Rabbi Yehoshua Weber

Dedicated by the Jesion family לז"נ Mrs. Celia Jesion, Alta Sheindel bas Moshe Mordechai ז"ל

Dedicated by the Neuburger family לז"נ and for the shloshim of Mrs. Ruth Neuberger, Faila bas Yaakov ז"ל

Dedicated by the Salmon Family לז"נ Zev Yisrael Ben Avraham - Peter Salmon ז"ל             

Please join the Ohr Tzvi family by donating or by sponsoring a parsha message.

“In the merit of the righteous women, our ancestors were redeemed from Egypt.”[1]

It isn’t hard to see the basis for this Midrash.

That basis is our parsha’s sequence of stories about heroines who raised us above Egyptian slavery.

Those heroines included the - female - midwives who risked their lives by contravening Pharaoh‘s command to murder the Jewish babies.[2]

They included Moshe’s mother - his father isn’t mentioned here - who hid him and built the boat that protected him in the Nile.[3]

They included his sister, Miriam, - his brother isn’t mentioned here - who guarded him when he was in the Nile.[4]

They included his rescuer, Pharaoh’s daughter - not Pharaoh’s son - who disobeyed her father and saved baby Moshe by pulling him from the Nile.[5]

They included his wife, Tzippora, who saved Moshe from punishment for not having circumcised their son.[6]

All these heroes are women, which may explain that Gemara about: “In the merit of the righteous women, our ancestors were redeemed from Egypt.” [7]

This isn’t just about women’s ability to overcome adversity then.

This is also about women’s powers to overcome adversity now.

And, indeed, as per the following study, women are better adept at physical survival: "we investigated the survival of both sexes in seven populations under extreme conditions from famines, epidemics, and slavery. Women survived better than men in all populations . . . our results confirm the ubiquity of a female survival advantage even when mortality is extraordinarily high. . . research to date provides evidence for both biological and social factors influencing this gender gap . . . “[8]

These life-extending biological and social factors don’t just enable survival. They also enable better social and religious standards. Those better standards are seen in the fact that 93% of the US prison population is  male – while only 7% is female.[9] They are also seen in the endless anecdotal evidence about men flouting religious and social standards more than women.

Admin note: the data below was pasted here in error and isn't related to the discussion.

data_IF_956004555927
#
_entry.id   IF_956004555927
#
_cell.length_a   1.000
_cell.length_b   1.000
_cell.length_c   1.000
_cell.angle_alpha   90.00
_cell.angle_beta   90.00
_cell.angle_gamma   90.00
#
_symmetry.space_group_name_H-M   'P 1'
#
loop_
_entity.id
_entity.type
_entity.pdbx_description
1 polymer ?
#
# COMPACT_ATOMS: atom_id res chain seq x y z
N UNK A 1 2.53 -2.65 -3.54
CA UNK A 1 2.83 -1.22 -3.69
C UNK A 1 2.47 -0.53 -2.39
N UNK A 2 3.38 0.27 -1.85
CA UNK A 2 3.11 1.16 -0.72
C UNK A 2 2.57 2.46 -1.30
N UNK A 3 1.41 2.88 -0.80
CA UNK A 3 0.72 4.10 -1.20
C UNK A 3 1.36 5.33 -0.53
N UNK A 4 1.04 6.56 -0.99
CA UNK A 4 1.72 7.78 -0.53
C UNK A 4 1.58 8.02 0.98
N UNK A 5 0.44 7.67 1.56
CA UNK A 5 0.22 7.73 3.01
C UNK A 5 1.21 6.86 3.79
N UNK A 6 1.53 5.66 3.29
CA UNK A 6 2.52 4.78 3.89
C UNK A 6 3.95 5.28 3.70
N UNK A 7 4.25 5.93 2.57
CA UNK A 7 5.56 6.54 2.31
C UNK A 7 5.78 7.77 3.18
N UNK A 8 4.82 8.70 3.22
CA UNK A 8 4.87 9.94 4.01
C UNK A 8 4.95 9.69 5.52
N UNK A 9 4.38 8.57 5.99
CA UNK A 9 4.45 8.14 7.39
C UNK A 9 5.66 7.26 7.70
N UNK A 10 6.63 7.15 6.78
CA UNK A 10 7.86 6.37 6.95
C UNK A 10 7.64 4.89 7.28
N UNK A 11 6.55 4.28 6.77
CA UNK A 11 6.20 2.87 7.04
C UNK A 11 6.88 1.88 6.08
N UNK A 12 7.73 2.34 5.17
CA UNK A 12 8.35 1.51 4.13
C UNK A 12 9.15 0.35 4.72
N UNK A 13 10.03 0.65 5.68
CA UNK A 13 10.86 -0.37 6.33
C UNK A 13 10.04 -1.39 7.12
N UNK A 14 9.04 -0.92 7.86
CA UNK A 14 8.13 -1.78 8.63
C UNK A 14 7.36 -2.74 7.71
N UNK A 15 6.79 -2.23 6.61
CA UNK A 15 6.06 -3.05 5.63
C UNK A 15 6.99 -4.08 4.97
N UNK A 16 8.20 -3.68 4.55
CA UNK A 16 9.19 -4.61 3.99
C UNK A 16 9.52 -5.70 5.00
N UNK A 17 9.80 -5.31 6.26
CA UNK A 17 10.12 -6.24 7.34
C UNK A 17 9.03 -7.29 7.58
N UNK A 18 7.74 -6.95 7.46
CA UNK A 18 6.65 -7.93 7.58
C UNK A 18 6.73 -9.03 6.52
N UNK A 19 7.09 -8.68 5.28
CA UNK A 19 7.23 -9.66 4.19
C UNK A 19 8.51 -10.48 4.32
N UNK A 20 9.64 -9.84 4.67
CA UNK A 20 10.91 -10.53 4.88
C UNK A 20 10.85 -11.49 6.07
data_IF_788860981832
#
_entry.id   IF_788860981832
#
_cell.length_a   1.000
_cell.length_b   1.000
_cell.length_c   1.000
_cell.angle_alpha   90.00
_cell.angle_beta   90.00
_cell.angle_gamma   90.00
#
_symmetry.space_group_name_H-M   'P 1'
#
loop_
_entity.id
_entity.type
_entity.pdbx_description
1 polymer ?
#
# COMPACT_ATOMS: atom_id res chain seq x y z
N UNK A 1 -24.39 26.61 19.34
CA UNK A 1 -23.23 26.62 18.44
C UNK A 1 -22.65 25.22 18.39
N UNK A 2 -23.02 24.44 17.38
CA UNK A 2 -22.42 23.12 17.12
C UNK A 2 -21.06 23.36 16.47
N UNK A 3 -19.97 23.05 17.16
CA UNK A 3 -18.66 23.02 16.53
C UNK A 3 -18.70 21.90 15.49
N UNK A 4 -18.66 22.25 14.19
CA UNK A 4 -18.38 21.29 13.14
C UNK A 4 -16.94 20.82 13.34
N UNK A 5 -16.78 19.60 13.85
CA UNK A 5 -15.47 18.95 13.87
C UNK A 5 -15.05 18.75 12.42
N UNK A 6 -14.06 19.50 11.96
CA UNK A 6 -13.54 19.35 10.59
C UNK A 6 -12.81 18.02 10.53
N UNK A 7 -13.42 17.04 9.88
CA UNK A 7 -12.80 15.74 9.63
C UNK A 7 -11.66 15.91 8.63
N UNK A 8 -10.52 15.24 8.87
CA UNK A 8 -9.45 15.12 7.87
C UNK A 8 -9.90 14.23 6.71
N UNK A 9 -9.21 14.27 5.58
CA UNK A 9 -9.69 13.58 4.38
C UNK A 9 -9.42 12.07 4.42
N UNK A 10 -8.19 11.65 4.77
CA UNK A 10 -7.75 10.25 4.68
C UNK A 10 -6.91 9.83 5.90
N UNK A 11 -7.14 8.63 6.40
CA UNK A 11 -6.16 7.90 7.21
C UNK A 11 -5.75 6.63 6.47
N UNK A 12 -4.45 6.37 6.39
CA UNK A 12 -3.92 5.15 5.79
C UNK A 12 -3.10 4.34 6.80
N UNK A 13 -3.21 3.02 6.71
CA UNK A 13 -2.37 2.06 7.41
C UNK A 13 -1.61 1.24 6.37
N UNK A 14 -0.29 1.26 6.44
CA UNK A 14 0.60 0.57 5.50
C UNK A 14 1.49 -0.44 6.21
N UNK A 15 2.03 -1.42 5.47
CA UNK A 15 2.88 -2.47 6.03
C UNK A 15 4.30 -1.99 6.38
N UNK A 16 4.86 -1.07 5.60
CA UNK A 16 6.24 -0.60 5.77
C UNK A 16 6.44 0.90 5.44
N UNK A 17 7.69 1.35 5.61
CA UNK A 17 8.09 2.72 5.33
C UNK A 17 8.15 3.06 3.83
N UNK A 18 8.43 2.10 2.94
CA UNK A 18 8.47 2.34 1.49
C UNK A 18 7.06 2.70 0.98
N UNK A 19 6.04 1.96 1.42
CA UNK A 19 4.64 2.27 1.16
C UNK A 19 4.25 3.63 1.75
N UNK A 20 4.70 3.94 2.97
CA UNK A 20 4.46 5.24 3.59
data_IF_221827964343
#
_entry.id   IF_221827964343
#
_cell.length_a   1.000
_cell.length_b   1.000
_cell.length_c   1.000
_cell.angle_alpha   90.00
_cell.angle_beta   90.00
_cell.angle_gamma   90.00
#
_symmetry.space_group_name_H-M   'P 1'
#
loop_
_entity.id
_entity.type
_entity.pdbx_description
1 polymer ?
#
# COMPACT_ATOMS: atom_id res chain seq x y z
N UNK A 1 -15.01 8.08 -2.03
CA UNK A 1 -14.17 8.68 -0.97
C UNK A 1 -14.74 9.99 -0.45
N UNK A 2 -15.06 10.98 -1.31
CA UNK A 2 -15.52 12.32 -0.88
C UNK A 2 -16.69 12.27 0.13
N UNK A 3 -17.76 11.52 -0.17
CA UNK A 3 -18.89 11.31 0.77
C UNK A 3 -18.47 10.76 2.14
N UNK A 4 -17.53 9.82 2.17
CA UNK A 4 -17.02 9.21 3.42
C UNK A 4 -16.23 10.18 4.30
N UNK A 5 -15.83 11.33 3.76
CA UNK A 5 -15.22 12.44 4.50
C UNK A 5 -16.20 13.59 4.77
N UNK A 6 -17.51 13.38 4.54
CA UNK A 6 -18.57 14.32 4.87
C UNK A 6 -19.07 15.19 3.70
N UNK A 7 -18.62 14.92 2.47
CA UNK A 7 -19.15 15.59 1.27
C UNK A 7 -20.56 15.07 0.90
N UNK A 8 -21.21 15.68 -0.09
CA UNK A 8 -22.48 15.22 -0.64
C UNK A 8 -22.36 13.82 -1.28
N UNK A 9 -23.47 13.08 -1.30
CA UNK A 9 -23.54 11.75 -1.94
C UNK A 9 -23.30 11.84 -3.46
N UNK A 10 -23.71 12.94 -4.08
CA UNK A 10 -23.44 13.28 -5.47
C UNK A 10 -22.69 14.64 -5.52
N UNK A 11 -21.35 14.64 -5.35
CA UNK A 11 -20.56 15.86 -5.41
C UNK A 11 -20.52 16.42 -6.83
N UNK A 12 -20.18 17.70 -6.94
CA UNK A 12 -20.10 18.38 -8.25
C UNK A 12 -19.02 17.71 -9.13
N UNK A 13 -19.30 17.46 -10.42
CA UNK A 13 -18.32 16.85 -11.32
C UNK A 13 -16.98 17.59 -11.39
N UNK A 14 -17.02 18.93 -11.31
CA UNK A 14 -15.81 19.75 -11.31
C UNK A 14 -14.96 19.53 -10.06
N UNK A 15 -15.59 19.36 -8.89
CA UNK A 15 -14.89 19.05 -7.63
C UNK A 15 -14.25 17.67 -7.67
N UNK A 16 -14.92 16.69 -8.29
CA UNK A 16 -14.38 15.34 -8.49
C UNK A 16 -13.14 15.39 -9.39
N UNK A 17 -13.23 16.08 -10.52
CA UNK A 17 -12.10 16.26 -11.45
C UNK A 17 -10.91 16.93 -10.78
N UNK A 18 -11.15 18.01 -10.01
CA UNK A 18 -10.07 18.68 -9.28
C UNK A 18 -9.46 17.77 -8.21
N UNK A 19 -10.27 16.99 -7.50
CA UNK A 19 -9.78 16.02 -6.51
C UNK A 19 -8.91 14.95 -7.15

These feminine strengths aren’t, of course, ironclad because all individuals, male and female, have their own strengths. On the whole, though, women’s greater resilience allows them to better address domestic challenges, illness and life’s other adversities.

Our Torah wants us to recognize - and to access – this frequently unacknowledged resilience which may be why it teaches us about those heroines in Egypt

Yes, our Torah assigns different roles to men and to women.

But that is not, as some think, because of feminine weakness or inadequacy.

It is rather - at least partly – because of feminine strength and resilience.

Rabbi Weber, founder of Ohr Tzvi Montebello-Monsey, is a rav to the young men and women at Kochvei Ohr and Ateres Bais Yaakov and is Rabbi Emeritus of Toronto’s Clanton Park Synagogue. Please visit his website, ohrtzvi.org, to sign up for his weekly email message or for information on his live or zoom shiurim. Rabbi Weber will be mara d’asra at the Hudson Valley Resort for Pesach. For information, please email or call (845) 794-6000.

[1] Sotah 11b

[2] Shemos 1:15-22

[3] Shemos 2:3

[4] Shemos 2:4

[5] Shemos 2:5-10

[6] Shemos 4:24-25

[7] Sotah loc. cit.

[8] University of Southern Denmark, Odense, Denmark: Virginia Zarulli, Julia A. Barthold Jones, Anna Oksuzyan, Rune Lindahl-Jacobsen, Kaare Christensen & James W. Vaup

[9] US Federal Bureau of Prisons, 2021

Copyright © Ohr Tzvi. All rights reserved.